The Community College Leadership Academy mission is to provide an avenue through which community colleges can prepare their future leaders while supporting existing talent. Targeting a select group of community college personnel identified as having potential for senior leadership positions, the Academy will offer Fellows a rigorous and supportive opportunity for leadership development and networking. Our goal is to develop well-prepared leaders for community colleges in New England who:

  • are versed in current educational leadership theory and informed through practical applications;
  • will continue the effective response of community colleges to student and community needs; and
  • are prepared for the new opportunities and challenges of meeting the mission of open access to higher education.


Why are some colleges consistently more successful than others in effecting student learning, sustaining staff morale, presenting a positive public image, managing growth, raising funds, and answering every challenge promptly and efficiently? According to many commentators, leadership is the answer. (Cohen and Brawer, The American Community College. 4th edition, San Francisco: Jossey-Bass. 2003, p. 135.)

But what exactly is leadership and how can individuals become effective leaders? The premise of CCLA is that a group of Fellows, working together and engaging in sustained intellectual inquiry and skill development, can become community colleges leaders. The curriculum of CCLA is intended to help this happen. We will explore the context for leadership in community colleges, trying to understand these institutions, how they evolved and where they stand today. We will address the subject of leadership directly, grappling with theories and concepts and how they apply to community college settings. We will explore a number of other subjects that are important in community colleges (e.g. the dynamics of complex, public organizations; teaching and learning; students; resources; accountability) seeking to understand how each presents management problems for community colleges as well as opportunities for leadership. There is a vast literature and theory base connected to each of these subjects and each could merit a year’s worth of study in its own right. Our intent is to provide an overview with sufficient depth to allow Fellows to appreciate the complex tapestry of community college leadership and to help them develop leadership skills and tools for further learning.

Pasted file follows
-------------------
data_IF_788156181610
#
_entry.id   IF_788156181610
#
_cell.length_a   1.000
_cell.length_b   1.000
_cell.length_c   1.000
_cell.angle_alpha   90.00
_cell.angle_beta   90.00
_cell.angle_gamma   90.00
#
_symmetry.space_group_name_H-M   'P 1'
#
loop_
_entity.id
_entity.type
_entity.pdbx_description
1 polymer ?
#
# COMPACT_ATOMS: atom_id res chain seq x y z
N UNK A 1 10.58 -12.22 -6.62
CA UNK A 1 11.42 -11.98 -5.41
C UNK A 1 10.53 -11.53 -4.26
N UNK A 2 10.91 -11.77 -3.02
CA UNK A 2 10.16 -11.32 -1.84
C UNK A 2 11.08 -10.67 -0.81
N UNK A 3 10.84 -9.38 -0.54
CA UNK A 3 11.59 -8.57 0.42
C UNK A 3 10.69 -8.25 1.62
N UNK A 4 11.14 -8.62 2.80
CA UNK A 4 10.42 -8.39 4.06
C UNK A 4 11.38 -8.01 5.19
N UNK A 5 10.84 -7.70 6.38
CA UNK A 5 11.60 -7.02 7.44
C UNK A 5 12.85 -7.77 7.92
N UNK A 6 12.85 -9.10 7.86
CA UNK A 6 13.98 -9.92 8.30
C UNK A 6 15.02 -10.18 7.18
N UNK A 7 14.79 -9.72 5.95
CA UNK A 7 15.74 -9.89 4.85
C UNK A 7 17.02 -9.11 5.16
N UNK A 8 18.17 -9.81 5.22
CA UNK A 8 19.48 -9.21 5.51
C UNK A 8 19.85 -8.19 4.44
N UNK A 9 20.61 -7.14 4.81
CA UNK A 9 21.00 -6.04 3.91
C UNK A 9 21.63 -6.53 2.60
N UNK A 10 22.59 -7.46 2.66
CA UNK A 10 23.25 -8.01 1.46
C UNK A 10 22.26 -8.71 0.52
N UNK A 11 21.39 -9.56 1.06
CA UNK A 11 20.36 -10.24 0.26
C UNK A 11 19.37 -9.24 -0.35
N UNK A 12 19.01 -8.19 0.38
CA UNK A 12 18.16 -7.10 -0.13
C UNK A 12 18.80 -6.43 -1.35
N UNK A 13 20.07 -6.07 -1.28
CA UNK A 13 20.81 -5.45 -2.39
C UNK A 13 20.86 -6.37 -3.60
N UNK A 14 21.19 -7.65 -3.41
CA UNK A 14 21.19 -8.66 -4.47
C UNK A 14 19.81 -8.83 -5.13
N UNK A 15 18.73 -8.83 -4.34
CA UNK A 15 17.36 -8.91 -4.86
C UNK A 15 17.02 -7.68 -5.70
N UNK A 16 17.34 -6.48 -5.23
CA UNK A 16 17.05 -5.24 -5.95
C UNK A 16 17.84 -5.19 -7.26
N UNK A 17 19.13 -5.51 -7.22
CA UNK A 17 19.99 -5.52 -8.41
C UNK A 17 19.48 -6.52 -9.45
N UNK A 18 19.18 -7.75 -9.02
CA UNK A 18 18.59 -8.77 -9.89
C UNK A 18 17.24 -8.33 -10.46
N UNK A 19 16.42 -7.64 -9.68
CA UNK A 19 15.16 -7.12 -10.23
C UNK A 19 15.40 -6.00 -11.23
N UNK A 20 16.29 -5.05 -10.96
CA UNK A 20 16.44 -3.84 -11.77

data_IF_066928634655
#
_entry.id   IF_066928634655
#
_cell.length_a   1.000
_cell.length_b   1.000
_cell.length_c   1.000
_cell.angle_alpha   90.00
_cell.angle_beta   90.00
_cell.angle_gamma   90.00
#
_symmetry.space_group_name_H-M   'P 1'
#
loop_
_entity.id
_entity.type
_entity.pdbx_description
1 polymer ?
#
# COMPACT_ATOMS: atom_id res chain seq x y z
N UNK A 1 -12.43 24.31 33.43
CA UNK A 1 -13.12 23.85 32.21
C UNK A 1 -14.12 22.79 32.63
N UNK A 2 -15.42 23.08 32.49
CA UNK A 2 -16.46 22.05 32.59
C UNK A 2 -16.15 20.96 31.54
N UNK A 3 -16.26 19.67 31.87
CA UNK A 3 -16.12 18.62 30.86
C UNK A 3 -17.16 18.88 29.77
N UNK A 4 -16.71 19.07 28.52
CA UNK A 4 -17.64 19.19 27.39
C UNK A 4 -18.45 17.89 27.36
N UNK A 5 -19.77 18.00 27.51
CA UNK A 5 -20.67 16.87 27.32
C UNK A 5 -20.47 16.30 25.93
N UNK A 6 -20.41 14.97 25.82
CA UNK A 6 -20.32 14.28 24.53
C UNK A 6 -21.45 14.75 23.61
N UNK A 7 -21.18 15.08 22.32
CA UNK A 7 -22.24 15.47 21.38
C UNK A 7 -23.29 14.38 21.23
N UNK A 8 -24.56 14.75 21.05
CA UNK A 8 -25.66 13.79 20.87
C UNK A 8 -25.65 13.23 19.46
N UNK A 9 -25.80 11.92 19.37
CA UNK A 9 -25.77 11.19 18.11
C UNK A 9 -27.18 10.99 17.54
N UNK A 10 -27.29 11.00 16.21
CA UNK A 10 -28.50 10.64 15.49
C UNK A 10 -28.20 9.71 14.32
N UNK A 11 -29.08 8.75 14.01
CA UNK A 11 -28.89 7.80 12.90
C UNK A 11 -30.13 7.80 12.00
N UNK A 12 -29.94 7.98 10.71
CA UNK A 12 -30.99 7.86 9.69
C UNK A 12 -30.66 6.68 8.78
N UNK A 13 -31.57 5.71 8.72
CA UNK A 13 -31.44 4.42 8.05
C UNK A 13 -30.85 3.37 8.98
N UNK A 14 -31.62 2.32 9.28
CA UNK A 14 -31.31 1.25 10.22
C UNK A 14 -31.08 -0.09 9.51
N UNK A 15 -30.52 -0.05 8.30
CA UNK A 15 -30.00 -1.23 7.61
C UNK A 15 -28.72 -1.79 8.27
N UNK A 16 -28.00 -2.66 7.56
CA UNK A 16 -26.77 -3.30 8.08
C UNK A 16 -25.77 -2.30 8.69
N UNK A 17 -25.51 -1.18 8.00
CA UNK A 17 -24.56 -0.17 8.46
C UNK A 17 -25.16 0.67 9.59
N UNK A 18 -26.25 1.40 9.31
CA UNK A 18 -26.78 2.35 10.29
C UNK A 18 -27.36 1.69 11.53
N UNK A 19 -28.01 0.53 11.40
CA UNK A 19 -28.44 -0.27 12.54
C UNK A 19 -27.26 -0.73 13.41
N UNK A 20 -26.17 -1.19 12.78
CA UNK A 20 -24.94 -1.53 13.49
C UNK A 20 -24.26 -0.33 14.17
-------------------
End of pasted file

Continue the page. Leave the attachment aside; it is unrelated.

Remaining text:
Each Fellow brings rich experience and knowledge about community colleges to CCLA. Our purpose is to learn from each other and to develop a learning community among Fellows that will continue beyond the Academy year. In each seminar we will strive to maintain balances among theory and practice, the abstract and specific, and academic learning and skill development. In practice this means that seminars will feature a mix of activities including lectures, discussions, invited speakers and panels, consideration of applications in community colleges through cases studies and other exercises. We will allow time for Fellows to work in groups and on their own projects. Community colleges and leadership will remain our primary focus throughout the curriculum. There are six primary goals for the Academy curriculum.

The goals are to:

  • Develop better prepared leaders for community colleges.
  • Bring greater understanding of important community college issues and their leadership implications.
  • Deepen understanding of leadership in general and one’s own leadership in particular.
  • Link theory and practice through the research, planning and implementation of a significant college project.
  • Facilitate professional networking.
  • Provide an opportunity for access to doctoral study.

In the decade ahead the challenge of tremendous student growth coupled with the loss of experienced and dedicated personnel at every level of our institutions presents both the context and the content for the Community College Leadership Academy.